The Charleston support group is now the largest in the state. One can only debate the impact of not having Olivia, stand up, be
visible and having the courage to form the Charleston support group, would have had on our community today. . From what I've witnessed since being a member back in 2003 is, I doubt it would be as progressive without that initial spark.

Now, elderly with health issues and falling on hard times. Times, many of us know all to well, but it was time to give back. I'm honored that because of the group she created, which created the spark in me to blog about our community, that I through TMP, was able to help give back to this leader in our local community. I know at may age and years as a trans woman, have the wisdom to know that my life to today is just that much less difficult due in part to the actions of this woman.

Last month, through a TMP crowd funding campaign, we raised 650 dollars for Olivia. I presented her with the money the community donated on her behalf. By many who have never met her. One person as far away as England. We both agreed it best to share back with the community, pictures of their actions. I wanted to give an update to all those that donated, shared the gofundme page on social network and our local community.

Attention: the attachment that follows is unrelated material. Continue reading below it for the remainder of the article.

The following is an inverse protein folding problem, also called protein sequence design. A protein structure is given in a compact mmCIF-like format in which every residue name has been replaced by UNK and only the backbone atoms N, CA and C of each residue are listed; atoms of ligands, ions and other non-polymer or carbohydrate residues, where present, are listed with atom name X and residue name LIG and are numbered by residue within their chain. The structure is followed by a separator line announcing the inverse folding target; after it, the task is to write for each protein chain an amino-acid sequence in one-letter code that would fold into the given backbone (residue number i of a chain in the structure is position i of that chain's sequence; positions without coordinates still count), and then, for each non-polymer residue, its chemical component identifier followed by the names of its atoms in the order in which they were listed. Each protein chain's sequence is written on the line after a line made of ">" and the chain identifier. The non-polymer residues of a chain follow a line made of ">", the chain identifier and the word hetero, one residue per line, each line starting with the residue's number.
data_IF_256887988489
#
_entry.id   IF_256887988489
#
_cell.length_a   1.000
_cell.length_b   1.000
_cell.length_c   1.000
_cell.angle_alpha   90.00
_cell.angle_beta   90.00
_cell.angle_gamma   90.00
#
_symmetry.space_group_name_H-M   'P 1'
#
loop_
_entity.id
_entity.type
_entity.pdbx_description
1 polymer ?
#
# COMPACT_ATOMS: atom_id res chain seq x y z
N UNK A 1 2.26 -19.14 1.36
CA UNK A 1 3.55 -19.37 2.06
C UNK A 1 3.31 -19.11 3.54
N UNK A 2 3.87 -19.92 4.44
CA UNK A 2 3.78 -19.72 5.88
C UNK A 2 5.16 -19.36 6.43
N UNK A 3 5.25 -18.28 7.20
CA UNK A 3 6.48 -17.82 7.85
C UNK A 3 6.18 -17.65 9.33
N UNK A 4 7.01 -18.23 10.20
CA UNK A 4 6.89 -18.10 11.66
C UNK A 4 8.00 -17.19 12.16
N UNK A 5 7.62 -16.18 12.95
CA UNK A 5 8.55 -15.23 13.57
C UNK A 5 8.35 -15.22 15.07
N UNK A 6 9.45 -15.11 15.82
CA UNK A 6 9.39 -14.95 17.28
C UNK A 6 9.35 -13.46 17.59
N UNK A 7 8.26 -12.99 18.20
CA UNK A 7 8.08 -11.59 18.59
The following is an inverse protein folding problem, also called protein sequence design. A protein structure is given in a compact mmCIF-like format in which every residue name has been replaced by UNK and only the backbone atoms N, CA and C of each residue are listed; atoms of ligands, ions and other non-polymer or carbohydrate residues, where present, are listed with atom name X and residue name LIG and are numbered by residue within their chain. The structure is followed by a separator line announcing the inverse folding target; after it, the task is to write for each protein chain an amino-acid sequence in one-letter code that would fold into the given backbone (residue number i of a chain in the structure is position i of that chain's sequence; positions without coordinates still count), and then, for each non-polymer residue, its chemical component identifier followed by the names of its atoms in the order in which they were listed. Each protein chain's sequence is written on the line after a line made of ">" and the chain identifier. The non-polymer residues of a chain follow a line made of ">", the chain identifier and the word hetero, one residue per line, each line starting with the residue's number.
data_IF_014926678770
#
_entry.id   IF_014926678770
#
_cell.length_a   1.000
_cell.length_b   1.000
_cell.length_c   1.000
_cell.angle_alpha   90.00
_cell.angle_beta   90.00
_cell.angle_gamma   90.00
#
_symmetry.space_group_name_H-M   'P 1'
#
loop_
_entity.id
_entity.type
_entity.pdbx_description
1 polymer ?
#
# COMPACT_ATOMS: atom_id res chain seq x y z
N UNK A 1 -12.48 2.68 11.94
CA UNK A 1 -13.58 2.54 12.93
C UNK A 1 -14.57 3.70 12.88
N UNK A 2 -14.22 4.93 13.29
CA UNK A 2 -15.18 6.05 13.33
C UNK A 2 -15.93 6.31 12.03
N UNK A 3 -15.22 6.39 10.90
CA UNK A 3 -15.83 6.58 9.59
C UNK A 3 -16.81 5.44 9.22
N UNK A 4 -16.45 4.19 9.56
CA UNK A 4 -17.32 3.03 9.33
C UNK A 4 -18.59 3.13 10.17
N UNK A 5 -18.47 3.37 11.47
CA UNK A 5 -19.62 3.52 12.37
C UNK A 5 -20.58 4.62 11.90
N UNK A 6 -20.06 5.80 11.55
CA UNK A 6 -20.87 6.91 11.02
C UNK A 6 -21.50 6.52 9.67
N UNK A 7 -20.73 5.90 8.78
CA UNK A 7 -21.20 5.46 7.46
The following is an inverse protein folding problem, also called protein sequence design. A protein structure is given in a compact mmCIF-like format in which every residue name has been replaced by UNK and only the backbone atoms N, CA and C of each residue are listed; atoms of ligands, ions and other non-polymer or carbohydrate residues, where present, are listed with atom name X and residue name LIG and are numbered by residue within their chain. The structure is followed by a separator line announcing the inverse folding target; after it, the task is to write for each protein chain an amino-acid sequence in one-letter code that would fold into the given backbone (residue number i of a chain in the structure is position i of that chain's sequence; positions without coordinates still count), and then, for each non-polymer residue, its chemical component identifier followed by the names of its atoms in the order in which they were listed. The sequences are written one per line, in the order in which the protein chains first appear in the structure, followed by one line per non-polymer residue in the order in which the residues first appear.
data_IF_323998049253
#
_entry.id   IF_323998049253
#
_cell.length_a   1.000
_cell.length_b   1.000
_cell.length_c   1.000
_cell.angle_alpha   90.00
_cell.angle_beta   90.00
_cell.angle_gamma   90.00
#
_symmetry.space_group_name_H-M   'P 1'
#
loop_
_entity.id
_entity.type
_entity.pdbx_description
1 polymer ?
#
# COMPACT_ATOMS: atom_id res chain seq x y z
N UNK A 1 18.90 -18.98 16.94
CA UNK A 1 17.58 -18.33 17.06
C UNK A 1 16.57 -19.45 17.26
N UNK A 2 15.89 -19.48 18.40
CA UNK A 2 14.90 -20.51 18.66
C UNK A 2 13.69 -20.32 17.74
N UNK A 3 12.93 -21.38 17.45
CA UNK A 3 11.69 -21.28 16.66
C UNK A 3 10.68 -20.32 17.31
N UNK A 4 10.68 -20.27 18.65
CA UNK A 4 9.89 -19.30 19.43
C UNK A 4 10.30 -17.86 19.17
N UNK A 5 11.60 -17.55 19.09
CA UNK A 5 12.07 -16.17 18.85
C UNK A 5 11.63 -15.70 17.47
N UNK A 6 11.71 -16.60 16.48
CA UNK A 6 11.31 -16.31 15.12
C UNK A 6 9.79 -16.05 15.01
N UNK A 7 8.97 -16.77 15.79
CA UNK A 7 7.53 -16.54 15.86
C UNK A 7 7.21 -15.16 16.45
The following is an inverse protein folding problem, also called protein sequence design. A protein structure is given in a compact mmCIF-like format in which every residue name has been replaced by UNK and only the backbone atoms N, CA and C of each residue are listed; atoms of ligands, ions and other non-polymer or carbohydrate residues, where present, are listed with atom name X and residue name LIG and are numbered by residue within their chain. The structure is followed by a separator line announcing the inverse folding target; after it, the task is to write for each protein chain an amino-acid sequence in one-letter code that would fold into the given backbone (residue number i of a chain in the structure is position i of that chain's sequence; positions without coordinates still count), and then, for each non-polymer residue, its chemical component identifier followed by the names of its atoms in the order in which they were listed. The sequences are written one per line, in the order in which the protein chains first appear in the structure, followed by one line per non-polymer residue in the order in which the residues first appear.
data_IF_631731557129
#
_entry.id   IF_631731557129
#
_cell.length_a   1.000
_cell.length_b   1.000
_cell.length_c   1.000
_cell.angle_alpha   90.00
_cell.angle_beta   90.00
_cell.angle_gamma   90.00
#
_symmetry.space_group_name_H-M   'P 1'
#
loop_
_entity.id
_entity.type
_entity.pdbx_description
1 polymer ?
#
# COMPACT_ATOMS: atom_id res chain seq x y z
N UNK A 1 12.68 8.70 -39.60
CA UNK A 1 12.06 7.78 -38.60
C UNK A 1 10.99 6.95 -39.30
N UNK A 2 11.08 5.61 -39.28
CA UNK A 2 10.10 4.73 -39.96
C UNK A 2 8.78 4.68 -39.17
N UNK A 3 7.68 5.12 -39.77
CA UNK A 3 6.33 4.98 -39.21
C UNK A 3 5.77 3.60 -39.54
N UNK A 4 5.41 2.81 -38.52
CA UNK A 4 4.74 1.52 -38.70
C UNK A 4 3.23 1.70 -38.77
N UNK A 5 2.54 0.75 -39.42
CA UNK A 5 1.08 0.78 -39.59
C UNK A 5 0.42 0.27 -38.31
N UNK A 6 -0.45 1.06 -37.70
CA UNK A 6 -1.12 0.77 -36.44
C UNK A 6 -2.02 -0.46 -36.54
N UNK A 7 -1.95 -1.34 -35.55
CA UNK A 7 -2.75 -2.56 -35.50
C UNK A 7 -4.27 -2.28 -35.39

As of June, Olivia is now secure with friends in Beaufort SC. She has been interviewed by a state social worker and is awaiting placement in housing for the elderly and disabled. She was beaming the day I showed up to her door with the gift from our community. She expressed that she never thought anyone would care. It touched me that she, as so many of us, give of our time to raise pride to the flag of transgender issues, that at times like this someone with in our community may think no one cared. We must change this for the future. If trans society does not have trans society willing to stand side by our side with them in life and offer support, not only in words or social gatherings, but real life meaningful support, then we have no society worth fighting for.

We owe so much to those that have stood on the streets having bricks thrown at them for being who they are, yet dared to stand and walk in the light proclaiming their identity. We owe it to Saint Marsha P. Johnson and Sylvia Rivera that saw so much hope for our community in the future. We owe it to the countless advocates, warriors, celebrities, trans brothers and sisters fighting to get to work and school. We owe it to Leelah Alcorn, London Chanel and yes, we owe it to Caitlyn Jenner. We owe her a trans society, standing united ready to fight with her.

If you ask why do I owe it, is it because she's trans? You owe it because you stand in the shadow of someone trans who did it for you!